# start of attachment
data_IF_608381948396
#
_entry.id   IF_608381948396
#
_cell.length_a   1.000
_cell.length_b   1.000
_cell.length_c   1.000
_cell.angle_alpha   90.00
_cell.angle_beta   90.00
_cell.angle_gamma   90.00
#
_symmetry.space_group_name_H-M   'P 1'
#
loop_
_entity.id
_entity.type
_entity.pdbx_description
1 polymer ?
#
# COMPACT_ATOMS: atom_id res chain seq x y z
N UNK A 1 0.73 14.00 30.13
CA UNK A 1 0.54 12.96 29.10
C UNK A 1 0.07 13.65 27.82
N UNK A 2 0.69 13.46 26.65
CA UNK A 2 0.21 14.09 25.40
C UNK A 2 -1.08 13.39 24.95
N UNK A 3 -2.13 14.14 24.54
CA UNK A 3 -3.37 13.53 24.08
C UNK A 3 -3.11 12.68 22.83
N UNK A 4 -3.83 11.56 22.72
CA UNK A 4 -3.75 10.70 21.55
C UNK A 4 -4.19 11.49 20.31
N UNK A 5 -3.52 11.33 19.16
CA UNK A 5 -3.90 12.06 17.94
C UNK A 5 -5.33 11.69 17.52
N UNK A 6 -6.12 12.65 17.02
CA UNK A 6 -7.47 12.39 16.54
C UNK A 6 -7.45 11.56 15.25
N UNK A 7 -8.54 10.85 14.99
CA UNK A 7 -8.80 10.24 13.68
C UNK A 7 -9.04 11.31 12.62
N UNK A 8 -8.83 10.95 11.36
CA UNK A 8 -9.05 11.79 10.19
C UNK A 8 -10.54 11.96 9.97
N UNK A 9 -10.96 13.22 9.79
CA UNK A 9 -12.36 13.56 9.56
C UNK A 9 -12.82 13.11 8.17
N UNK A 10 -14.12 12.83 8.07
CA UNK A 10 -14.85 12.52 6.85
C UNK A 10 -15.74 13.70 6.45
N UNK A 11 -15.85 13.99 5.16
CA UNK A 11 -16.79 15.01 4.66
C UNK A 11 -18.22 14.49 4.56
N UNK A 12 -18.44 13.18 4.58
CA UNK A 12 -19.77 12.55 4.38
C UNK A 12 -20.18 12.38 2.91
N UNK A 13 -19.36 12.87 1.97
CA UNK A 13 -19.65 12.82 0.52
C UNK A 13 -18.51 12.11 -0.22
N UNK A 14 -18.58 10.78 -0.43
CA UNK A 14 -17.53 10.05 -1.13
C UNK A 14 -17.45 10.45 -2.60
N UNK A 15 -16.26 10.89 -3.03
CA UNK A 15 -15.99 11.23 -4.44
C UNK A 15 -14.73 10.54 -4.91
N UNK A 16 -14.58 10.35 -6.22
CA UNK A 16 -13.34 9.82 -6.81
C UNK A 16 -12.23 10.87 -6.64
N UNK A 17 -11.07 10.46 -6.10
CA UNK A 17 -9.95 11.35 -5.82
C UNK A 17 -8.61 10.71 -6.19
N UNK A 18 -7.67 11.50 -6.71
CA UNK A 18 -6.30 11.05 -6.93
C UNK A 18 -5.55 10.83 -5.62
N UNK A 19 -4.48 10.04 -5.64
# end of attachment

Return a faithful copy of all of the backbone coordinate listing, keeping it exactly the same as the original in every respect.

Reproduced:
data_IF_608381948396
#
_entry.id   IF_608381948396
#
_cell.length_a   1.000
_cell.length_b   1.000
_cell.length_c   1.000
_cell.angle_alpha   90.00
_cell.angle_beta   90.00
_cell.angle_gamma   90.00
#
_symmetry.space_group_name_H-M   'P 1'
#
loop_
_entity.id
_entity.type
_entity.pdbx_description
1 polymer ?
#
# COMPACT_ATOMS: atom_id res chain seq x y z
N UNK A 1 0.73 14.00 30.13
CA UNK A 1 0.54 12.96 29.10
C UNK A 1 0.07 13.65 27.82
N UNK A 2 0.69 13.46 26.65
CA UNK A 2 0.21 14.09 25.40
C UNK A 2 -1.08 13.39 24.95
N UNK A 3 -2.13 14.14 24.54
CA UNK A 3 -3.37 13.53 24.08
C UNK A 3 -3.11 12.68 22.83
N UNK A 4 -3.83 11.56 22.72
CA UNK A 4 -3.75 10.70 21.55
C UNK A 4 -4.19 11.49 20.31
N UNK A 5 -3.52 11.33 19.16
CA UNK A 5 -3.90 12.06 17.94
C UNK A 5 -5.33 11.69 17.52
N UNK A 6 -6.12 12.65 17.02
CA UNK A 6 -7.47 12.39 16.54
C UNK A 6 -7.45 11.56 15.25
N UNK A 7 -8.54 10.85 14.99
CA UNK A 7 -8.80 10.24 13.68
C UNK A 7 -9.04 11.31 12.62
N UNK A 8 -8.83 10.95 11.36
CA UNK A 8 -9.05 11.79 10.19
C UNK A 8 -10.54 11.96 9.97
N UNK A 9 -10.96 13.22 9.79
CA UNK A 9 -12.36 13.56 9.56
C UNK A 9 -12.82 13.11 8.17
N UNK A 10 -14.12 12.83 8.07
CA UNK A 10 -14.85 12.52 6.85
C UNK A 10 -15.74 13.70 6.45
N UNK A 11 -15.85 13.99 5.16
CA UNK A 11 -16.79 15.01 4.66
C UNK A 11 -18.22 14.49 4.56
N UNK A 12 -18.44 13.18 4.58
CA UNK A 12 -19.77 12.55 4.38
C UNK A 12 -20.18 12.38 2.91
N UNK A 13 -19.36 12.87 1.97
CA UNK A 13 -19.65 12.82 0.52
C UNK A 13 -18.51 12.11 -0.22
N UNK A 14 -18.58 10.78 -0.43
CA UNK A 14 -17.53 10.05 -1.13
C UNK A 14 -17.45 10.45 -2.60
N UNK A 15 -16.26 10.89 -3.03
CA UNK A 15 -15.99 11.23 -4.44
C UNK A 15 -14.73 10.54 -4.91
N UNK A 16 -14.58 10.35 -6.22
CA UNK A 16 -13.34 9.82 -6.81
C UNK A 16 -12.23 10.87 -6.64
N UNK A 17 -11.07 10.46 -6.10
CA UNK A 17 -9.95 11.35 -5.82
C UNK A 17 -8.61 10.71 -6.19
N UNK A 18 -7.67 11.50 -6.71
CA UNK A 18 -6.30 11.05 -6.93
C UNK A 18 -5.55 10.83 -5.62
N UNK A 19 -4.48 10.04 -5.64